Female 22 (22.0)

Background liver disease
 Hepatitis B virus infection 77 (77.0)*
 Hepatitis C virus infection 2 (2.0)
 Alcoholic liver disease 19 (19.0)
 Others 2 (2.0)

Preoperative laboratory profiles
 Total bilirubin (mg/dL) 1.1±0.5
 Aspartate aminotransferase (IU/L) 113.1±110.9
 Alanine aminotransferase (IU/L) 62.3±115.5
 Albumin (g/dL) 3.5±0.5
 Prothrombin time (INR) 1.43±1.21
 Platelet count (/μL) 245.3±99.1×103

Serum AFP
 <100 ng/mL 33 (33.0)
 ≥100 ng/mL 67 (67.0)
 Median (ng/mL) 1,300 (1.2–1,420,000)

Serum DCP
 <200 mAU/mL 15 (15.0)
 ≥200 mAU/mL 85 (85.0)
 Median (mAU/mL) 9,080 (16–101,073)

FDG-PET findings (n=86)
 Isometabolic 13 (15.1)
 Hypermetabolic 73 (84.9)

ICG-R15 (%) 15.6±9.6

History of preoperative HCC treatment
 No 87 (87.0)
 Yes 13 (13.0)

Preoperative portal vein embolization
 No 97 (97.0)
 Yes 3 (3.0)

Tumor diameter (cm) 16.2±2.9
 Median (range) 15.0 (13.0–24.5)

Tumor volume (mL) 1,092.2±629.2
 Median (range) 886 (452–3,385)

Microvascular invasion
 Absent 27 (27.0)
 Present 73 (73.0)

Macrovascular invasion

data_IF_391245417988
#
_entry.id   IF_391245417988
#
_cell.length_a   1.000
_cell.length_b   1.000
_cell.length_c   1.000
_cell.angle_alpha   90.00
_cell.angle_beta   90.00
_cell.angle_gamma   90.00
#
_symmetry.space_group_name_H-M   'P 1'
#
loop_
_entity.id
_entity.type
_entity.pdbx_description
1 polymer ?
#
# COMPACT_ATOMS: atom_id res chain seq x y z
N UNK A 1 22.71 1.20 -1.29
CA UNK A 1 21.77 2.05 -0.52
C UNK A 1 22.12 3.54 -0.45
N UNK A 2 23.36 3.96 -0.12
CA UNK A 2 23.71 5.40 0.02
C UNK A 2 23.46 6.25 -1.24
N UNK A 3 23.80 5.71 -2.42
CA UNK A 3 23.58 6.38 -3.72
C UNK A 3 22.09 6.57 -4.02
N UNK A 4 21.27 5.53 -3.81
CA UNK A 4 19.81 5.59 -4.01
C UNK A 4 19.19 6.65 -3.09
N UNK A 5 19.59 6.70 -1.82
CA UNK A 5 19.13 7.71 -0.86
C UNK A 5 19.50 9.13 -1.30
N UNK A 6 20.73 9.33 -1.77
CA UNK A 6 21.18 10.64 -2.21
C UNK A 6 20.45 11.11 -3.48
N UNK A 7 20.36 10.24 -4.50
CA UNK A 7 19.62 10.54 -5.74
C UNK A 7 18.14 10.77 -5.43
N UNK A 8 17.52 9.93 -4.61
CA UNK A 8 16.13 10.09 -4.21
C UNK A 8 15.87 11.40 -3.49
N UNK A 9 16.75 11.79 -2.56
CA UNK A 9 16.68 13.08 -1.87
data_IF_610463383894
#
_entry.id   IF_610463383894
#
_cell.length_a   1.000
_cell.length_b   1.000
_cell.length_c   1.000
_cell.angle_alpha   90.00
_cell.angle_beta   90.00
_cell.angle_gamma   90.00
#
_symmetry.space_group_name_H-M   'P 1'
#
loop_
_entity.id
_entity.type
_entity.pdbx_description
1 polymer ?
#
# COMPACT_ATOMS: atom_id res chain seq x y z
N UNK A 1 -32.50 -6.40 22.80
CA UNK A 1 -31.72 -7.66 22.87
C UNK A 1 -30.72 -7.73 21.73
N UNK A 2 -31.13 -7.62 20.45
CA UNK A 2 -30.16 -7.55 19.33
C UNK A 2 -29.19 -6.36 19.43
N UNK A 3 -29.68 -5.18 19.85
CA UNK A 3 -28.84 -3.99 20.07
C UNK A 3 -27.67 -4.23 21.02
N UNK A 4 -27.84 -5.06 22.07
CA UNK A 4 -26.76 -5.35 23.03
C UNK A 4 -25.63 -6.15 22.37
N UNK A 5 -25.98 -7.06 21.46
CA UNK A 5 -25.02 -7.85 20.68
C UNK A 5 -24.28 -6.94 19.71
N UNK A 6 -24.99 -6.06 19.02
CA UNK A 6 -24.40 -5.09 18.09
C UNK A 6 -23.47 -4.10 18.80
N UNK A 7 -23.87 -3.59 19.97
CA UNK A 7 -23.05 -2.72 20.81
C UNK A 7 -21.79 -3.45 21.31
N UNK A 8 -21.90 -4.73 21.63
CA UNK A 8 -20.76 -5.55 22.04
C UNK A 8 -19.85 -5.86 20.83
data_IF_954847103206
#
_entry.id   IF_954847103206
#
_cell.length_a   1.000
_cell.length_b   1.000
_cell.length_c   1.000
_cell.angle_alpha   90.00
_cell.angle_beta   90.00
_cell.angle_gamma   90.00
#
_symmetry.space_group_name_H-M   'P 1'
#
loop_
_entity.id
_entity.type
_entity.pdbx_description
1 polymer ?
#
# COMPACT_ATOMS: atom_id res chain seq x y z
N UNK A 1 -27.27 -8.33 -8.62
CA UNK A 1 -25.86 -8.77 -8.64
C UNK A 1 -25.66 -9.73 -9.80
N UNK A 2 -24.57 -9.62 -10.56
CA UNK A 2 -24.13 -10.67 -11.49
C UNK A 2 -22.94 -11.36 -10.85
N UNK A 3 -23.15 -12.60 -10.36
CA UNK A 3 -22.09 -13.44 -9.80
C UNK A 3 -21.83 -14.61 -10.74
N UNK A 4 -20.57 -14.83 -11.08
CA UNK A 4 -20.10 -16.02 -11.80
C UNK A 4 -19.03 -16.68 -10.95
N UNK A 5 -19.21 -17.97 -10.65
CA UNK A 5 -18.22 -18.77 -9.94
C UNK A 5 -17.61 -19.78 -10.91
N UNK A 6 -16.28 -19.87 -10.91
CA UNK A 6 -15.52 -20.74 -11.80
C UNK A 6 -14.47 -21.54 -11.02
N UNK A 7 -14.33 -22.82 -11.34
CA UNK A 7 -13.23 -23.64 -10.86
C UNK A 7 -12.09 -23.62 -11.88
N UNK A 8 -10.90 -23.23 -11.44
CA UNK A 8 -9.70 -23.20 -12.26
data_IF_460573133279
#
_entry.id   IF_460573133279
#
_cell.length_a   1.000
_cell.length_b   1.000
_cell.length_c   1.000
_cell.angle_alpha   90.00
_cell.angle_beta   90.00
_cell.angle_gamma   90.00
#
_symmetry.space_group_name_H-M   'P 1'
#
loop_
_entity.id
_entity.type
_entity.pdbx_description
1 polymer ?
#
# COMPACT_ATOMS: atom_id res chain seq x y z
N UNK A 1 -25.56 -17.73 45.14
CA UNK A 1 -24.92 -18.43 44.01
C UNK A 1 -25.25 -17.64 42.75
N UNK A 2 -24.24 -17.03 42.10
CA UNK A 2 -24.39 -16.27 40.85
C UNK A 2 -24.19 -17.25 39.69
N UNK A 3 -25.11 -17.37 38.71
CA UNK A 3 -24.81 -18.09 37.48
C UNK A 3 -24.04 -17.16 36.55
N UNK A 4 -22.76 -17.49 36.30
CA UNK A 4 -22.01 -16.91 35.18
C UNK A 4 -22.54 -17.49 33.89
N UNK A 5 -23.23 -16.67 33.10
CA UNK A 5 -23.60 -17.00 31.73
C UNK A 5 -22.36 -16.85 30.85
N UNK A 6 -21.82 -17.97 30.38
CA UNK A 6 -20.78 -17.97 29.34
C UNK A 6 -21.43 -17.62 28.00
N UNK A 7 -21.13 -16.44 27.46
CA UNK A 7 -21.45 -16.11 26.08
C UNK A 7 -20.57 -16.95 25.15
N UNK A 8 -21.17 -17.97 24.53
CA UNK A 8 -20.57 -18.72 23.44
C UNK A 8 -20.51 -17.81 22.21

Absent 82 (82.0)
 Present 18 (18.0)

Satellite nodules
 Absent 75 (75.0)
 Present 25 (25.0)

Most common Edmondson-Steiner tumor differentiation (n=523)
 I and II 35 (35.0)
 III and IV 65 (65.0)

Liver cirrhosis
 Absent 72 (72.0)
 Present 28 (28.0)

Values are presented as mean±standard deviation (range) or number (%) unless otherwise indicated.

INR, International Normalized Ratio; AFP, α-fetoprotein; DCP, des-γ-carboxy prothrombin; FDG-PET, 2-18F-fluoro-2-deoxy-d-glucose positron emission tomography; ICG-R15, indocyanine green retention test at 15 minutes; HCC, hepatocellular carcinoma.

* Including one case of hepatitis B and C virus co-infection.

Table 2
Extents of hepatic resection
Extent of hepatectomy
 Right trisectionectomy 4 (4.0)
 Right hepatectomy±caudate resection 58 (58.0)
 Right anterior sectionectomy 5 (5.0)
 Right posterior sectionectomy 5 (5.0)
 Central bisectionectomy 5 (5.0)
 Left trisectionectomy 1 (1.0)
 Left hepatectomy±caudate resection 15 (15.0)
 Left medial sectionectomy 2 (2.0)
 Left lateral sectionectomy 3 (3.0)
 Partial hepatectomy 2 (2.0)